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Cramer: Don't Leave Goldman Out of AIG Share Sale

As some of the top bankers in the U.S. vie to manage what could be one of the largest share sales in history, Cramer on Thursday said there's no reason Goldman Sachs shouldn't be considered for the AIG share sale.

"Whoever is going to do the best job and make the most money for the people, that's who should do it," Cramer said, adding that from a public relations standpoint, it would behoove Goldman to do the sale for less.

In 2008, Goldman and other financial institutions reportedly received billions of dollars during the unwind of credit default swap contracts that had been purchased by AIG. It was reported that roughly $13 billion came from the Federal Reserve to bailout AIG.

JPMorgan CEO Jamie Dimon, Morgan Stanley CEO James Gorman and Bank of America's Brian Moynihan were among the bankers who descended on a law firm in midtown Manhattan to make their pitch. Bankers are expected to come and go throughout the day to make their case formanaging a share sale that could exceed $20 billion, between the shares sold by the U.S. Treasury and those offered by AIG.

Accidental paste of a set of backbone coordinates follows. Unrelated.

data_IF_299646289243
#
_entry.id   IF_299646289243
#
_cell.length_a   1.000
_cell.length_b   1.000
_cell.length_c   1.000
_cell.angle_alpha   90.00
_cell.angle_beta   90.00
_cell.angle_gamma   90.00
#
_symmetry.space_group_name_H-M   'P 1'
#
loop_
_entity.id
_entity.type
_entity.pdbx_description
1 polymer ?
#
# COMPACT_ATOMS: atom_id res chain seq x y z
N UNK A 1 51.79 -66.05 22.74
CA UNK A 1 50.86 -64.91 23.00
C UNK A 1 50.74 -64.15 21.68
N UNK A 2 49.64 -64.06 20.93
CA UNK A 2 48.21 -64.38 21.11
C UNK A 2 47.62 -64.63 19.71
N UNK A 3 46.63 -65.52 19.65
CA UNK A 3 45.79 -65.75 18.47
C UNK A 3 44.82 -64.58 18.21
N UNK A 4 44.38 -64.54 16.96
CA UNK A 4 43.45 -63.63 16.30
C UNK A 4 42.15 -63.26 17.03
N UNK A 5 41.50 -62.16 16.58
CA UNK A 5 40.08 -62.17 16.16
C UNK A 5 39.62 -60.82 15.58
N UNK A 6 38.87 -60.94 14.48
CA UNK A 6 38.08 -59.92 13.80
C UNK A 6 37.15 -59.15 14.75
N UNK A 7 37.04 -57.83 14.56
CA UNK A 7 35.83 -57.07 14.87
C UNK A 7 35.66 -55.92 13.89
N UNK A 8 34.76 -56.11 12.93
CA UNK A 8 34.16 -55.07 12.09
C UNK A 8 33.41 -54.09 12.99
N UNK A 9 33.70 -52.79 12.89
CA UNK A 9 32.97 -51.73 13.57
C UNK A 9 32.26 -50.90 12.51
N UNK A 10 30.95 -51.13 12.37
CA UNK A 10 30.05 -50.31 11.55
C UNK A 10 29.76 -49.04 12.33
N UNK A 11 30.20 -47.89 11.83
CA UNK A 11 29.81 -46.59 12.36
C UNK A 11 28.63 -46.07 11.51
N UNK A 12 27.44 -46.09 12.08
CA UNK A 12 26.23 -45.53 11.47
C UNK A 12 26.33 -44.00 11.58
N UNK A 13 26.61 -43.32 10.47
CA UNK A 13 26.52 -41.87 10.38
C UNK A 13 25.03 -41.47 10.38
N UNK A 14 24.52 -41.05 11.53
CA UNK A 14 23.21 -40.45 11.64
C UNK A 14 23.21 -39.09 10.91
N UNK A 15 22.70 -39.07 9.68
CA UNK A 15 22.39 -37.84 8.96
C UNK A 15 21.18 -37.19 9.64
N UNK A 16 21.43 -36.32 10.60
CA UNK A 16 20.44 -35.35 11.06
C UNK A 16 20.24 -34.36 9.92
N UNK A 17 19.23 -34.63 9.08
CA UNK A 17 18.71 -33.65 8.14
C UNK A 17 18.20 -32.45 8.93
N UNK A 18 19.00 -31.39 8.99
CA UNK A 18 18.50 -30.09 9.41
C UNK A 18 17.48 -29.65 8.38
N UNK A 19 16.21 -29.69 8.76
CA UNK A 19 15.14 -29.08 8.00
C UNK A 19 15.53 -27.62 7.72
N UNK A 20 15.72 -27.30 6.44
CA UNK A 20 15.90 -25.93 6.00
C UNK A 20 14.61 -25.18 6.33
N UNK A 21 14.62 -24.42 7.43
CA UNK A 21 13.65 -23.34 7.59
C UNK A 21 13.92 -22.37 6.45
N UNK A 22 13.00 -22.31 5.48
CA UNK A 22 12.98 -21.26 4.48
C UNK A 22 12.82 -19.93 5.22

Elsewhere in the market, Cramer recommended buying shares of V.F. Corp. . The Greensboro, S.C.-based company designs and manufactures a host of popular clothing brands, including Lee, Wrangler, The North Face and JansSport, among others. Cramer likes its products and praised its management team. He said the stock is "dirt cheap" and worth looking at given its 3.1 percent dividend yield.

Lastly, Cramer said he expects the price of corn could soon double from current levels. Rising food costs shouldn't hurt companies that sell "proprietary food with integrity." People will want healthy foods from companies like Whole Foods and Chipotle regardess of which way food costs go.

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—Reuters contributed to this report